And who actually buys porn magazines anymore? Shouldn’t he have at least a tablet? Nothing worse than an old-school pervert.

Cecil guessed he was just getting ready to face his day.

Later, Cecil pulled up behind a fire engine. Red truck, silver ladders, yellow brown hoses. No lights, no siren, stuck in traffic, going nowhere very, very, slowly. Cecil felt a little sadness, assuming the truck was returning back from some fire, some emergency; he hoped everyone was alright.

Then he noticed the back of the truck. The little running board back there that extra firemen can ride on was piled high with bags. At least twenty bags of kitty litter and maybe five jumbo bags of cat food. The truck was returning from a visit to the pet store.

The firemen can’t leave their truck, in case of a call, so they have to take it out to the store with them. On a mission of mercy for the firehouse cat.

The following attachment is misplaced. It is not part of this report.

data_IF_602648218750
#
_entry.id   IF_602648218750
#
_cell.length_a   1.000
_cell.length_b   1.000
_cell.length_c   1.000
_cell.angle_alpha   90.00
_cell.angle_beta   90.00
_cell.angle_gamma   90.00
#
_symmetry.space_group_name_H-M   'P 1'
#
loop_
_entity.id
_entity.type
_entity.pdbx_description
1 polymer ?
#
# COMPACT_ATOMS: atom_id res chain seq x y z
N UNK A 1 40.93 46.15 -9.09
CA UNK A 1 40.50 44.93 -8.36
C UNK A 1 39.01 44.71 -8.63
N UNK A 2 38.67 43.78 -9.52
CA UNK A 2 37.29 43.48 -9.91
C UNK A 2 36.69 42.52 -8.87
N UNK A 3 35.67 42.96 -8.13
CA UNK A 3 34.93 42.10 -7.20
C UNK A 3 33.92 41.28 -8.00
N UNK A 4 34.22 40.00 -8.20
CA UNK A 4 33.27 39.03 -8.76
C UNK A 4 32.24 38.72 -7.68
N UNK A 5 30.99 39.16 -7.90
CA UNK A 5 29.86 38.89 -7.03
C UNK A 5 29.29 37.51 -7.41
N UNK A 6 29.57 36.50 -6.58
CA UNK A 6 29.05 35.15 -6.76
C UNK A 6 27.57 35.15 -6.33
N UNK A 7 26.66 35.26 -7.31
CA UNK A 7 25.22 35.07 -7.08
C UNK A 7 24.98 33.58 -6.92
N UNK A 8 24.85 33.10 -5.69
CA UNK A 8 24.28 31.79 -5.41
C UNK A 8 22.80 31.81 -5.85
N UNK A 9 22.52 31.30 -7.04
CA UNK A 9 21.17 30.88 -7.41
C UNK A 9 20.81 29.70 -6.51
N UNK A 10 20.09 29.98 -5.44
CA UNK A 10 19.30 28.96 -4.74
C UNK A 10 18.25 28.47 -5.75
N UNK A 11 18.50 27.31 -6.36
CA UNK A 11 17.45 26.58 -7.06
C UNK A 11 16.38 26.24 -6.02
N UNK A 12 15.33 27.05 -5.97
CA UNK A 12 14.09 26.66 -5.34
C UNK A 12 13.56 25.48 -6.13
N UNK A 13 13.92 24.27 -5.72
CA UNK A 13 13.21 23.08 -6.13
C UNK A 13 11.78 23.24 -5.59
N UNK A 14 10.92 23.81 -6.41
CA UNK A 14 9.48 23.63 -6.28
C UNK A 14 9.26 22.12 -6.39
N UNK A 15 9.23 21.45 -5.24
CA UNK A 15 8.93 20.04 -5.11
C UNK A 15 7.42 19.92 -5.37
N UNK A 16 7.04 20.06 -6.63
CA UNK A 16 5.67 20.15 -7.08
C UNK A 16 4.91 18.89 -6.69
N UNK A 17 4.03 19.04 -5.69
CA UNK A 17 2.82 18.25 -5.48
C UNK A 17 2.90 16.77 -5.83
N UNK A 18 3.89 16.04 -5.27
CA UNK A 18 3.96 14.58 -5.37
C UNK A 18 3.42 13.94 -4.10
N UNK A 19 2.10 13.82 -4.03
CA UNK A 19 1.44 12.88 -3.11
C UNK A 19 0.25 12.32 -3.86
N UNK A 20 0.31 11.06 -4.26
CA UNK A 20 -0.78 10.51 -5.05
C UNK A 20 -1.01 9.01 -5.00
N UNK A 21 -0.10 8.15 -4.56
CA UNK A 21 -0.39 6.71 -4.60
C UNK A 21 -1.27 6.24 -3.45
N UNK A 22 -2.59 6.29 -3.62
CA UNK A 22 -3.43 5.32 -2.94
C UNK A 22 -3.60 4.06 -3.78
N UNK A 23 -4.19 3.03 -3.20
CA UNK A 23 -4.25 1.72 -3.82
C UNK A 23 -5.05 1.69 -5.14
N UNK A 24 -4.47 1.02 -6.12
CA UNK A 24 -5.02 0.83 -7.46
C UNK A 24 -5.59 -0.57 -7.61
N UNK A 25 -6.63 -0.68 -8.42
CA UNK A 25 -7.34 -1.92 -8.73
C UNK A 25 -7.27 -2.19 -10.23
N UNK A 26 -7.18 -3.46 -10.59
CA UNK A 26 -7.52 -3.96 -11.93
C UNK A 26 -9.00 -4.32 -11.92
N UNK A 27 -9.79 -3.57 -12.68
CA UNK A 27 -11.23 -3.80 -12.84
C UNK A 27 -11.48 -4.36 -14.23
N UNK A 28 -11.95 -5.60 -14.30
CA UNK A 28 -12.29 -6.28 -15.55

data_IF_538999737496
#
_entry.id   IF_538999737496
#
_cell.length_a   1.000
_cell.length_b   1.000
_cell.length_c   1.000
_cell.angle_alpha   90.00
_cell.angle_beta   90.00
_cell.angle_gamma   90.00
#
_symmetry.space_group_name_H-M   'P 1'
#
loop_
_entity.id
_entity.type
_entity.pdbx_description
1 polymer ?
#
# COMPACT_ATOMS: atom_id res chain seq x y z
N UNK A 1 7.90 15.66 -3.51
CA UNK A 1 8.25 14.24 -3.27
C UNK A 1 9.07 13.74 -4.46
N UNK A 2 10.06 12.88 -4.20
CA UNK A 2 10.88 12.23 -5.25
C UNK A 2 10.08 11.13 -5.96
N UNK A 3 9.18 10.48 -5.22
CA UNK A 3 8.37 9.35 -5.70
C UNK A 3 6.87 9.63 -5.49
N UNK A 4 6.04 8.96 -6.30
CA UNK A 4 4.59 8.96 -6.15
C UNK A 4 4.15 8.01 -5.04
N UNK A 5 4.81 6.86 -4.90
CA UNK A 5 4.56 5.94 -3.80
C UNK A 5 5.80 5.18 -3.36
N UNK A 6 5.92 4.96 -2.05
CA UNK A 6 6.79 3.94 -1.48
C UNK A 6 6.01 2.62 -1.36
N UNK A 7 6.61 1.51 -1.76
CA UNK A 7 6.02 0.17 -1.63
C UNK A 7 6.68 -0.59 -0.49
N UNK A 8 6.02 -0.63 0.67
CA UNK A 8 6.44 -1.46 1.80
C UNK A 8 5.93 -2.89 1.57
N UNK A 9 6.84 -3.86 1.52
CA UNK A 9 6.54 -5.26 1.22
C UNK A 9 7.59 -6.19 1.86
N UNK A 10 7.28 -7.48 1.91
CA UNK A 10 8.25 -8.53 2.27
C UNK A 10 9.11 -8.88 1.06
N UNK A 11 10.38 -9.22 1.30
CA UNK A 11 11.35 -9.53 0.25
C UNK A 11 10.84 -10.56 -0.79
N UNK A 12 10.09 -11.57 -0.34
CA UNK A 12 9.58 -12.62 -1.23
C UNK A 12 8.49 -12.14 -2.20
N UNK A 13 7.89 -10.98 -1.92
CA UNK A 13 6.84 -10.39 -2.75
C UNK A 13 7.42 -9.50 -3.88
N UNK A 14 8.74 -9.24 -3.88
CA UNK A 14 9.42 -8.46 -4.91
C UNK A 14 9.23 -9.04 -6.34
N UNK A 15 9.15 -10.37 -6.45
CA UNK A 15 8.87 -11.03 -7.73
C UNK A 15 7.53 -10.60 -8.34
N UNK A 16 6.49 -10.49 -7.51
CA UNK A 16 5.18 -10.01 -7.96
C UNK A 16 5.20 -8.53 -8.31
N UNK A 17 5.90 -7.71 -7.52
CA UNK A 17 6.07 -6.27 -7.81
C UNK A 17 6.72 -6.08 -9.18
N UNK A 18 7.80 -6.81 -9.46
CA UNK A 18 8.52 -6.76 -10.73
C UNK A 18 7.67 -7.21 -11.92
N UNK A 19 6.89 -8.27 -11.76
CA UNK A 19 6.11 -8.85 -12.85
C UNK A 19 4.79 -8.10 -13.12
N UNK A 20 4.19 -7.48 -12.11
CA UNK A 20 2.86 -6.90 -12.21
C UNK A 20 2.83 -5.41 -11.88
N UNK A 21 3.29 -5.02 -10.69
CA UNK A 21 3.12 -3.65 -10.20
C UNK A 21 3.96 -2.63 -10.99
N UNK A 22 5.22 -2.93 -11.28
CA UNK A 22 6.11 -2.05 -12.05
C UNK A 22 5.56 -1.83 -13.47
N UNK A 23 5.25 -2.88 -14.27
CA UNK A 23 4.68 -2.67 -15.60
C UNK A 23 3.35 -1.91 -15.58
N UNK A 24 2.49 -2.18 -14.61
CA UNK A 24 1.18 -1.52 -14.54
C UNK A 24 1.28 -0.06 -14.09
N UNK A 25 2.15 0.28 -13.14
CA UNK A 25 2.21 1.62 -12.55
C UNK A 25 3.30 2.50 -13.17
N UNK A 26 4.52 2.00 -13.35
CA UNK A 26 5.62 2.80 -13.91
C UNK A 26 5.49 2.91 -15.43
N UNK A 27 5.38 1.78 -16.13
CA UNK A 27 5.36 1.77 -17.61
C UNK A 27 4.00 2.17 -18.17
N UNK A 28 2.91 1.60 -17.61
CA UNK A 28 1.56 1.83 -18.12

Cecil don’t know why, but he found that even more comforting than he found the ponytail guy with the porn magazines disturbing.

Short Story of the Day, Flash Non-Fiction, The Boy Who Drew Cats by Jesse Lee Kercheval

“Women and cats will do as they please, and men and dogs should relax and get used to the idea.”

― Robert A. Heinlein

Six Persimmons by Muqi Fachang

The Boy Who Drew Cats by Jesse Lee Kercheval

from Brevity

A Month of Short Stories 2015, Day Twelve – Town of Cats

The last two years, for the month of June, I wrote about a short story that was available online each day of the month… you can see the list for 2014 and 2015 in the comments for this page. It seemed like a good idea at the time. My blog readership fell precipitously and nobody seemed to give a damn about what I was doing – which was a surprising amount of work.